Ten years ago, my mother and I decided to retrace part of the route between California’s historic Spanish missions to see how it looked today. So we set off on foot from the late-18th century Mission Dolores in San Francisco, the city where I grew up, and walked to Mission Santa Clara. It took three days – just as it would have in the missionary days. But now, instead of wild oaks and stone outcroppings, the so-called El Camino Real (or King’s Highway) took us past three days of back-to-back strip malls.
These stucco complexes in every shade of beige lined up behind paved car parks – the human corollary to the suburban environment was that, despite the region’s consistently beautiful, temperate weather, we saw no one else on foot. The strip malls themselves were almost all half-empty; red For Rent signs dotted the landscape instead of poppies, and you couldn’t help thinking what folly it was to have built these places at all.
This depressing scenario – which is so pervasive in California’s ever-expanding suburbs that, after a day or two there, no alternative even seems possible – was what confronted Italian architect Renzo Piano and his team of RPBW when they agreed to take on the unusual project of building a new shopping centre in San Ramon, about 40 kilometres east of San Francisco.
“The big deal was this question – what’s negative about suburbia?” says Antonio Belvedere, the architect who spearheaded the project. “Suburbia is not bad living, it is a choice you make – you are not forced. But what is the negative portion of that?”
To find out, Belvedere toured the East Bay region in 2013. There, he discovered something about the American suburban dream, predicated on the desire for space – a private house, a private yard, and so on – when it comes to public areas like shopping malls. “You may have too much space,” he says. “So you don’t care about the economy of space.”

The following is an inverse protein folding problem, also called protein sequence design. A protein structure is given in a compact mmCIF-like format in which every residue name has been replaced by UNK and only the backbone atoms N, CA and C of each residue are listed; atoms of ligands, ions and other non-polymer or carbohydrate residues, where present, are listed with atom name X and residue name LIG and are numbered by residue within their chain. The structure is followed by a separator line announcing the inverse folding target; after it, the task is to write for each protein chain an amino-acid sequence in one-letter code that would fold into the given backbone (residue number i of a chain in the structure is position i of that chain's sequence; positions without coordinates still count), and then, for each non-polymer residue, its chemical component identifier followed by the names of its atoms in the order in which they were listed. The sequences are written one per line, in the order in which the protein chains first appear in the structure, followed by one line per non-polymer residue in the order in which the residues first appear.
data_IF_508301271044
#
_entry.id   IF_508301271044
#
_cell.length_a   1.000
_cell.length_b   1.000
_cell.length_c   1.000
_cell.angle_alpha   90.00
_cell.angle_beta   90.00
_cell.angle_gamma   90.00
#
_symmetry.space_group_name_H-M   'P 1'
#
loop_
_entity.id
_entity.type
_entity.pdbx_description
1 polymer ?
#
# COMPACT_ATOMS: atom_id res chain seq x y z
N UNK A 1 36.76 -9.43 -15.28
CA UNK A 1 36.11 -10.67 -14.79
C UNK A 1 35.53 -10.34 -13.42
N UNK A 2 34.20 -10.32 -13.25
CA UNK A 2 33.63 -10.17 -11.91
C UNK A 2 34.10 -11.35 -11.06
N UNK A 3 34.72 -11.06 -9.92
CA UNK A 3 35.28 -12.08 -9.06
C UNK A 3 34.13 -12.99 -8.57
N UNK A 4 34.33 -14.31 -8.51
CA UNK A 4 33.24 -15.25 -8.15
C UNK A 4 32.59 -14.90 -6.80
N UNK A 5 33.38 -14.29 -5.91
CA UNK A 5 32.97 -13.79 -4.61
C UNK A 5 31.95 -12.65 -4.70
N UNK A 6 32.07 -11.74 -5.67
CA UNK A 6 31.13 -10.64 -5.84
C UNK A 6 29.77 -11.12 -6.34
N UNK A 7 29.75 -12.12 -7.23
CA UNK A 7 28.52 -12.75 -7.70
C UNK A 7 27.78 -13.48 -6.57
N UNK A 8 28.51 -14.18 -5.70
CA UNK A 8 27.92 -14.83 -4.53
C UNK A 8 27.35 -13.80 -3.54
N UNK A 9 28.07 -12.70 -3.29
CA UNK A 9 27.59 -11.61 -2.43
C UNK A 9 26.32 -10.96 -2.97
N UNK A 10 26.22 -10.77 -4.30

In an urban downtown, stores line an inviting street. But with a shopping mall it is different. “The street is inside. All the dirt – when I say dirt, I mean the garbage, the electricity, the loading docks – is outside. Because there is space for it.” Driving up to a suburban shopping mall is always depressing in part because of this perimeter of “dirt” that must be crossed. “You see the outside when you drive in,” he says.
“In 2013 I made a tour of the region – Walnut Creek, San Ramon, Dublin – and this was constant,” says Belvedere. “Then Renzo came, and we had this conversation. His idea was not to concentrate all the value in the belly of the animal.”
As the Italian team began working with the Mehran family, who have owned the land for three generations – the area that is now the mall used to be a pear orchard – they ran up against the typical suburban-mall planning process that is behind surburbia’s almost uniformly soulless shopping structures. “There are a lot of retail consultants out there,” says Belvedere. “They can tell you what to do – put the trash here, put the building here; you don’t even need an architect.”
For this project, the architects wanted to create a space that is also inviting on approach. To accomplish this, they had to push back against the prevailing wisdom about the kinds of conveniences retailers expect from suburban malls. “We kept saying, ‘what would you do in a downtown? Would you need a huge delivery track? Would you put the trash compactor outside on the street?’”